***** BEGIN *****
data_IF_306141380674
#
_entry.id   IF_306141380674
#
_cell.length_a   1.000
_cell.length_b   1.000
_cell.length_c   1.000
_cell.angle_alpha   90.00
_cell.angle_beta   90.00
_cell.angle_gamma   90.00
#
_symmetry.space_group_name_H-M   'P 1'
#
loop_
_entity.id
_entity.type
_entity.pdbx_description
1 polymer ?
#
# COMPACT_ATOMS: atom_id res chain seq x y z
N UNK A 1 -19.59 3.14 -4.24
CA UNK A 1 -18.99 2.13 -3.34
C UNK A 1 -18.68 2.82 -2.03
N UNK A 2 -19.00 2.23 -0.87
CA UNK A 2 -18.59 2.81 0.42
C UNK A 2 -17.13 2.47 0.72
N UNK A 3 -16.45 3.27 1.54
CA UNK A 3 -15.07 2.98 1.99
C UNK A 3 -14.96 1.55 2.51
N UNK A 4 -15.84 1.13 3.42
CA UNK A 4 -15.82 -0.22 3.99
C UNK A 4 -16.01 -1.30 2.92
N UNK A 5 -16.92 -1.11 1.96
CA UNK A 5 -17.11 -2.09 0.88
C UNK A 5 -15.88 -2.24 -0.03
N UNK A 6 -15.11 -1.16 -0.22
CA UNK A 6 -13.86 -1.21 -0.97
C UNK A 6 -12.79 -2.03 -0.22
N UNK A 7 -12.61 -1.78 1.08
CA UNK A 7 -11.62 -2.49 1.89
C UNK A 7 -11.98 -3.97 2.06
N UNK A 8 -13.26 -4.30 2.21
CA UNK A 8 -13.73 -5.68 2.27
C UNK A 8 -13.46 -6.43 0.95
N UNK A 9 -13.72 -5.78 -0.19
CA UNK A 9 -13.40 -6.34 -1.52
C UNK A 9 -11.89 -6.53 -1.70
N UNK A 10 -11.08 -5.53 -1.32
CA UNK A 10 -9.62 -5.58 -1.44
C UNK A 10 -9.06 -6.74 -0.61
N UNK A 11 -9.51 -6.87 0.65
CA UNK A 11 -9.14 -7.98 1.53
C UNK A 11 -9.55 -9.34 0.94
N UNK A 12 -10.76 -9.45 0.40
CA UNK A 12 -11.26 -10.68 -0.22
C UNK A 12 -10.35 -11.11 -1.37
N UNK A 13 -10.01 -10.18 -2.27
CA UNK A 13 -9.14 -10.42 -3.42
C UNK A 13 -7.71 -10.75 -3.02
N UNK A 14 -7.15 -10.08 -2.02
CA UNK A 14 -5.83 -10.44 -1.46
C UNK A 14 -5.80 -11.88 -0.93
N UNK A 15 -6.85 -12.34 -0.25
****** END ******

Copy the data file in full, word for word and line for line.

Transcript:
data_IF_306141380674
#
_entry.id   IF_306141380674
#
_cell.length_a   1.000
_cell.length_b   1.000
_cell.length_c   1.000
_cell.angle_alpha   90.00
_cell.angle_beta   90.00
_cell.angle_gamma   90.00
#
_symmetry.space_group_name_H-M   'P 1'
#
loop_
_entity.id
_entity.type
_entity.pdbx_description
1 polymer ?
#
# COMPACT_ATOMS: atom_id res chain seq x y z
N UNK A 1 -19.59 3.14 -4.24
CA UNK A 1 -18.99 2.13 -3.34
C UNK A 1 -18.68 2.82 -2.03
N UNK A 2 -19.00 2.23 -0.87
CA UNK A 2 -18.59 2.81 0.42
C UNK A 2 -17.13 2.47 0.72
N UNK A 3 -16.45 3.27 1.54
CA UNK A 3 -15.07 2.98 1.99
C UNK A 3 -14.96 1.55 2.51
N UNK A 4 -15.84 1.13 3.42
CA UNK A 4 -15.82 -0.22 3.99
C UNK A 4 -16.01 -1.30 2.92
N UNK A 5 -16.92 -1.11 1.96
CA UNK A 5 -17.11 -2.09 0.88
C UNK A 5 -15.88 -2.24 -0.03
N UNK A 6 -15.11 -1.16 -0.22
CA UNK A 6 -13.86 -1.21 -0.97
C UNK A 6 -12.79 -2.03 -0.22
N UNK A 7 -12.61 -1.78 1.08
CA UNK A 7 -11.62 -2.49 1.89
C UNK A 7 -11.98 -3.97 2.06
N UNK A 8 -13.26 -4.30 2.21
CA UNK A 8 -13.73 -5.68 2.27
C UNK A 8 -13.46 -6.43 0.95
N UNK A 9 -13.72 -5.78 -0.19
CA UNK A 9 -13.40 -6.34 -1.52
C UNK A 9 -11.89 -6.53 -1.70
N UNK A 10 -11.08 -5.53 -1.32
CA UNK A 10 -9.62 -5.58 -1.44
C UNK A 10 -9.06 -6.74 -0.61
N UNK A 11 -9.51 -6.87 0.65
CA UNK A 11 -9.14 -7.98 1.53
C UNK A 11 -9.55 -9.34 0.94
N UNK A 12 -10.76 -9.45 0.40
CA UNK A 12 -11.26 -10.68 -0.22
C UNK A 12 -10.35 -11.11 -1.37
N UNK A 13 -10.01 -10.18 -2.27
CA UNK A 13 -9.14 -10.42 -3.42
C UNK A 13 -7.71 -10.75 -3.02
N UNK A 14 -7.15 -10.08 -2.02
CA UNK A 14 -5.83 -10.44 -1.46
C UNK A 14 -5.80 -11.88 -0.93
N UNK A 15 -6.85 -12.34 -0.25